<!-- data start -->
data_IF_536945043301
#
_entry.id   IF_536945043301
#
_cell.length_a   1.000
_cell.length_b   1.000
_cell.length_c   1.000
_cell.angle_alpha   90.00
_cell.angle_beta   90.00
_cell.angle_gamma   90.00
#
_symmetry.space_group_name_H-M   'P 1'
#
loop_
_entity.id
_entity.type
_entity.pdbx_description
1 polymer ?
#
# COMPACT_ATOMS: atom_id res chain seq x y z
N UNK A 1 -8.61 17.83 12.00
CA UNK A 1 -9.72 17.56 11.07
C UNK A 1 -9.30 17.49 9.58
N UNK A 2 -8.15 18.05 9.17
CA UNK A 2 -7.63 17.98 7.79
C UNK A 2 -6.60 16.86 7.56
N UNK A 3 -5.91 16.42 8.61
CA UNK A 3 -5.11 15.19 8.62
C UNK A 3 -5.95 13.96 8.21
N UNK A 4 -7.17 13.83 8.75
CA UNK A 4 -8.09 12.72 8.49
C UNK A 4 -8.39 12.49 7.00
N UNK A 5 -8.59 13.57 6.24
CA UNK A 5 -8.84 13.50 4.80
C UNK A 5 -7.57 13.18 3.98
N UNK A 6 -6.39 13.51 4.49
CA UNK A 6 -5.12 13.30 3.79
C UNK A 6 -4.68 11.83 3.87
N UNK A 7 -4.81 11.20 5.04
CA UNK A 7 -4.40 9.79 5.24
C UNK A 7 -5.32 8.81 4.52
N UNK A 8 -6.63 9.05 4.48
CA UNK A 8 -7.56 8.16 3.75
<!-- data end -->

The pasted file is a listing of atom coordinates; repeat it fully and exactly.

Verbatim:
data_IF_536945043301
#
_entry.id   IF_536945043301
#
_cell.length_a   1.000
_cell.length_b   1.000
_cell.length_c   1.000
_cell.angle_alpha   90.00
_cell.angle_beta   90.00
_cell.angle_gamma   90.00
#
_symmetry.space_group_name_H-M   'P 1'
#
loop_
_entity.id
_entity.type
_entity.pdbx_description
1 polymer ?
#
# COMPACT_ATOMS: atom_id res chain seq x y z
N UNK A 1 -8.61 17.83 12.00
CA UNK A 1 -9.72 17.56 11.07
C UNK A 1 -9.30 17.49 9.58
N UNK A 2 -8.15 18.05 9.17
CA UNK A 2 -7.63 17.98 7.79
C UNK A 2 -6.60 16.86 7.56
N UNK A 3 -5.91 16.42 8.61
CA UNK A 3 -5.11 15.19 8.62
C UNK A 3 -5.95 13.96 8.21
N UNK A 4 -7.17 13.83 8.75
CA UNK A 4 -8.09 12.72 8.49
C UNK A 4 -8.39 12.49 7.00
N UNK A 5 -8.59 13.57 6.24
CA UNK A 5 -8.84 13.50 4.80
C UNK A 5 -7.57 13.18 3.98
N UNK A 6 -6.39 13.51 4.49
CA UNK A 6 -5.12 13.30 3.79
C UNK A 6 -4.68 11.83 3.87
N UNK A 7 -4.81 11.20 5.04
CA UNK A 7 -4.40 9.79 5.24
C UNK A 7 -5.32 8.81 4.52
N UNK A 8 -6.63 9.05 4.48
CA UNK A 8 -7.56 8.16 3.75